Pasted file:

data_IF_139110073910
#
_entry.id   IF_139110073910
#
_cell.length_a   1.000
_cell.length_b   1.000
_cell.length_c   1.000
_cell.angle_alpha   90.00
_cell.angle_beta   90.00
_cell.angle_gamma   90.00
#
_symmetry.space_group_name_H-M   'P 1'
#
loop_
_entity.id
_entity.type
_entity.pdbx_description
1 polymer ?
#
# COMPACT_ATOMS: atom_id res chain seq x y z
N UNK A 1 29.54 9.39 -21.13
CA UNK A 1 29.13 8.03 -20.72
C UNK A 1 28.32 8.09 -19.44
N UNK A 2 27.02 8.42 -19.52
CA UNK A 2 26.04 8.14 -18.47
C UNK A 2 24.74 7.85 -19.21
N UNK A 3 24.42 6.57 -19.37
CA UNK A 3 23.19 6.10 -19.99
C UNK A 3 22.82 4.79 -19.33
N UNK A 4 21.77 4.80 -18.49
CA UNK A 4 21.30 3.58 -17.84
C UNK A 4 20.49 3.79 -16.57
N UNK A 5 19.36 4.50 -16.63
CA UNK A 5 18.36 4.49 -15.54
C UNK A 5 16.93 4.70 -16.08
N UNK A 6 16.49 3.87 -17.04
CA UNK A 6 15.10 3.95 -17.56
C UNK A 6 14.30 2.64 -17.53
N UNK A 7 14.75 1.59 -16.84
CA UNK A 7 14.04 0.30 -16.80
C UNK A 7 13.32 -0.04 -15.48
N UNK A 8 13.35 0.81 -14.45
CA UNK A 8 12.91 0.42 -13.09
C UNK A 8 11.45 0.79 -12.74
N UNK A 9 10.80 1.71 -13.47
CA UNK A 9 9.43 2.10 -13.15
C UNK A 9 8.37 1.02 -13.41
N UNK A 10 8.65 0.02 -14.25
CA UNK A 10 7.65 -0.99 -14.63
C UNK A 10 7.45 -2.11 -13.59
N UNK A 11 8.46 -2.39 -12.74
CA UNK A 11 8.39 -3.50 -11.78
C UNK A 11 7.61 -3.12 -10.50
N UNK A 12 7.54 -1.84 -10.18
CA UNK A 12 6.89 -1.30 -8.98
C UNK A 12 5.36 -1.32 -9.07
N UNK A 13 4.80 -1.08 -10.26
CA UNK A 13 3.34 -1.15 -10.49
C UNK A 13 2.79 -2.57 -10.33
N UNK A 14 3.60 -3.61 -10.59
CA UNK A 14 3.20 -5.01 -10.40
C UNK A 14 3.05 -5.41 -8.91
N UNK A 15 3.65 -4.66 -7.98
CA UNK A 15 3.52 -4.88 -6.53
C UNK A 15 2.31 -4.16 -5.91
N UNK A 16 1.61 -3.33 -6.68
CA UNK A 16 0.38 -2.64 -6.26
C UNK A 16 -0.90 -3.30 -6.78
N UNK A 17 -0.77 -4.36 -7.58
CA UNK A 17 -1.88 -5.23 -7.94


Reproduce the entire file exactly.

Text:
data_IF_139110073910
#
_entry.id   IF_139110073910
#
_cell.length_a   1.000
_cell.length_b   1.000
_cell.length_c   1.000
_cell.angle_alpha   90.00
_cell.angle_beta   90.00
_cell.angle_gamma   90.00
#
_symmetry.space_group_name_H-M   'P 1'
#
loop_
_entity.id
_entity.type
_entity.pdbx_description
1 polymer ?
#
# COMPACT_ATOMS: atom_id res chain seq x y z
N UNK A 1 29.54 9.39 -21.13
CA UNK A 1 29.13 8.03 -20.72
C UNK A 1 28.32 8.09 -19.44
N UNK A 2 27.02 8.42 -19.52
CA UNK A 2 26.04 8.14 -18.47
C UNK A 2 24.74 7.85 -19.21
N UNK A 3 24.42 6.57 -19.37
CA UNK A 3 23.19 6.10 -19.99
C UNK A 3 22.82 4.79 -19.33
N UNK A 4 21.77 4.80 -18.49
CA UNK A 4 21.30 3.58 -17.84
C UNK A 4 20.49 3.79 -16.57
N UNK A 5 19.36 4.50 -16.63
CA UNK A 5 18.36 4.49 -15.54
C UNK A 5 16.93 4.70 -16.08
N UNK A 6 16.49 3.87 -17.04
CA UNK A 6 15.10 3.95 -17.56
C UNK A 6 14.30 2.64 -17.53
N UNK A 7 14.75 1.59 -16.84
CA UNK A 7 14.04 0.30 -16.80
C UNK A 7 13.32 -0.04 -15.48
N UNK A 8 13.35 0.81 -14.45
CA UNK A 8 12.91 0.42 -13.09
C UNK A 8 11.45 0.79 -12.74
N UNK A 9 10.80 1.71 -13.47
CA UNK A 9 9.43 2.10 -13.15
C UNK A 9 8.37 1.02 -13.41
N UNK A 10 8.65 0.02 -14.25
CA UNK A 10 7.65 -0.99 -14.63
C UNK A 10 7.45 -2.11 -13.59
N UNK A 11 8.46 -2.39 -12.74
CA UNK A 11 8.39 -3.50 -11.78
C UNK A 11 7.61 -3.12 -10.50
N UNK A 12 7.54 -1.84 -10.18
CA UNK A 12 6.89 -1.30 -8.98
C UNK A 12 5.36 -1.32 -9.07
N UNK A 13 4.80 -1.08 -10.26
CA UNK A 13 3.34 -1.15 -10.49
C UNK A 13 2.79 -2.57 -10.33
N UNK A 14 3.60 -3.61 -10.59
CA UNK A 14 3.20 -5.01 -10.40
C UNK A 14 3.05 -5.41 -8.91
N UNK A 15 3.65 -4.66 -7.98
CA UNK A 15 3.52 -4.88 -6.53
C UNK A 15 2.31 -4.16 -5.91
N UNK A 16 1.61 -3.33 -6.68
CA UNK A 16 0.38 -2.64 -6.26
C UNK A 16 -0.90 -3.30 -6.78
N UNK A 17 -0.77 -4.36 -7.58
CA UNK A 17 -1.88 -5.23 -7.94